We make a lot of fuss is made these days about how terribly invasive social media platforms have become. There’s the proliferation of Fake News™ on Twitter, the obliteration of privacy by tech behemoths like Google and Facebook, and the shallow and completely opaque marketing by Instagram “influencers”, all of which have corrupted the social media era.
You have to give these platforms credit, however. All of them, despite their flagrant disregard for the wellbeing of their user bases, keep their users happy, engaged, and coming back to their platforms regularly. That’s one thing you definitely can’t say about LinkedIn, a platform that brands itself as “the social media network for professionals”.
Nobody is ever excited to use LinkedIn. Changing profile pictures on Facebook or uploading a new Instagram story is fun, but people talk about updating their LinkedIn profile the way they talk about doing laundry. It’s a chore that’s often put off until absolutely necessary.
The phrase “a social media network for professionals” can almost be considered an oxymoron. While more casual social media networks like Twitter, Instagram, and Facebook thrive on personality, LinkedIn does its very best to strip the personality right out of its users by grinding them down to a list of skills and work history. You might as well get rid of LinkedIn entirely and have a gigantic database of resumes. And no, a social media intern in charge of posting blogs on Facebook calling themselves a “Creative Organic Content Strategist” doesn’t count as personality.
The very little bit of personality that will appear on your LinkedIn feed is actually just one of two personalities. There’s the consummate professional who loves their job and industry, sharing the lessons they learn about being in the professional world. These lessons almost always boil down to things like “be yourself” or “don’t burn bridges” or my favorite, “when one door closes, another one opens.”
The other personality is the social media savvy CEO that posts about how well their startup company is doing and explaining what personality traits it takes to get to their position. Many of these C-suite professionals tend to leave out the part about how their legacy admission into that Ivy League school probably helped out a lot more than their sheer brilliance and their determination to get to the top.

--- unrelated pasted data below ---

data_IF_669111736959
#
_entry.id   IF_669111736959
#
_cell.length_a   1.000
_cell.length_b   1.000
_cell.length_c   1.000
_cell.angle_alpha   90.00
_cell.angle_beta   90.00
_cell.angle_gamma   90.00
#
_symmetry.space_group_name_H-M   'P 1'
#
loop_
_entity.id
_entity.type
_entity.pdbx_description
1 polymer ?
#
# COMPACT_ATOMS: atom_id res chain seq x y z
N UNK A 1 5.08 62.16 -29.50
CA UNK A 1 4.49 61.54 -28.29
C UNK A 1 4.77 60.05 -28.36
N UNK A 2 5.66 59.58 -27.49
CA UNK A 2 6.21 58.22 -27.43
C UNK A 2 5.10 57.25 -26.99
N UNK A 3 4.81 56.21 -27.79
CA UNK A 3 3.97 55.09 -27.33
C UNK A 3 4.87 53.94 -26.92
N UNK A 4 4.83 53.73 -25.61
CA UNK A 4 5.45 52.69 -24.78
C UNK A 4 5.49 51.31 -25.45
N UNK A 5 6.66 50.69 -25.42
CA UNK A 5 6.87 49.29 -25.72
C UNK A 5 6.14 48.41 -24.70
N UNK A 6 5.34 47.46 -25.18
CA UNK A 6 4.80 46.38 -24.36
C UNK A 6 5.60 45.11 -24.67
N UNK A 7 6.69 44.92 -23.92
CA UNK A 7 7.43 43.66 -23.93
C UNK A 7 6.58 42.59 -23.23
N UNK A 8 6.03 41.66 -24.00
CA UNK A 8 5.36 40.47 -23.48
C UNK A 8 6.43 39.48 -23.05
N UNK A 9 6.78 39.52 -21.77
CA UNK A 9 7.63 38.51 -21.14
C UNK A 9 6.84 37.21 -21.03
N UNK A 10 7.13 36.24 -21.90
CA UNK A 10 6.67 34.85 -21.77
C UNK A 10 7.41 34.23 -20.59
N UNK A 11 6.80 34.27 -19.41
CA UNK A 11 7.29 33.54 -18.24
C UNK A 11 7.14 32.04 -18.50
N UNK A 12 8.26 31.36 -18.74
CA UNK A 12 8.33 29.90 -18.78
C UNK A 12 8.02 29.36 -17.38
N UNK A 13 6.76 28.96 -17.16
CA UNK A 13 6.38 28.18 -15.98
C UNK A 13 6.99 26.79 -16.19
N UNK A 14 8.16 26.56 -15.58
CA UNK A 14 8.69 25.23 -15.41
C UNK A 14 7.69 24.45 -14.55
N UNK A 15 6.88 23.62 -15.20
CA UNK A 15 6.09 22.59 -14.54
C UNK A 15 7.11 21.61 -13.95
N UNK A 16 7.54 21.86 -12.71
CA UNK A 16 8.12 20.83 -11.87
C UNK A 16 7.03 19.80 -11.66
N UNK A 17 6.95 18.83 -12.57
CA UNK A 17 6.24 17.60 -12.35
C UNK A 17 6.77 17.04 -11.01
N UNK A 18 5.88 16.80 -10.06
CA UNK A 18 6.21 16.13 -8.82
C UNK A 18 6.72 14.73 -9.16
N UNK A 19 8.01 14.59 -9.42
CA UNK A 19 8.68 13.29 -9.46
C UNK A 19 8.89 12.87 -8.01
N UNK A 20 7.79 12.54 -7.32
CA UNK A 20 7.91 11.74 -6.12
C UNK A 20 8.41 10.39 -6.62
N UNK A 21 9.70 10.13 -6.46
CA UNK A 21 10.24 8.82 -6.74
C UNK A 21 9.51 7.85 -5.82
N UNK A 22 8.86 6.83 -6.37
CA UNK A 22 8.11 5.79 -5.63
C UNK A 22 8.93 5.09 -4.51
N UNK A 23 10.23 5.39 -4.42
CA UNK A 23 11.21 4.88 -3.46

In between ramblings from pseudo life coaches, you’re bound to be hit with a deluge of private messages from recruiters. A typical LinkedIn recruiter’s job is akin to casting a wide net and seeing which unlucky suckers end up in their grasps. Prepare to be lied to about things like salary and job requirements, ghosted after being promised an interview, or required to jump through an unnecessary amount of hoops just to get the name of an actual employer. Recruiters on LinkedIn don’t actually care about you, they care about filling as many positions as possible to make their numbers look good. They’re human salespeople, and just as sleazy as the caricature of a used car dealer.
What LinkedIn lacks more than any other social media network is authenticity. High-powered Instagram influencers might be peddling fake lifestyles backed by big corporate sponsorships, but your average user is just posting selfies, pictures of their pets, memes they stole from Facebook, and what they ate that day. I’m not saying that LinkedIn needs to start being flooded with funny memes to make it worthwhile (there are plenty of social media networks for that), but what it does need is to strip away the veneer of fake professionalism. Nobody is that happy to be working all the time. Hell, I’m secretly writing this article at my desk in the office right now.
What LinkedIn should focus on is the human element of being in the professional world. Highlight stories of what it’s like to be a working mother making minimum wage, or the power of REAL team building (no, buying bagels for the office doesn’t count). Showcase the difficulty of trying to get a job interview when you have a non-traditional name, or how it’s nearly impossible to hold a professional position when you have a criminal record. Show how important it is to have employers that care for their employees on a human level. If we put the humanity back into LinkedIn, it has the potential to be a place where the workers of the world can share a common ground and actually want to be engage with the platform. Until then, LinkedIn will continue to be the soulless, shallow pile of garbage it’s always been.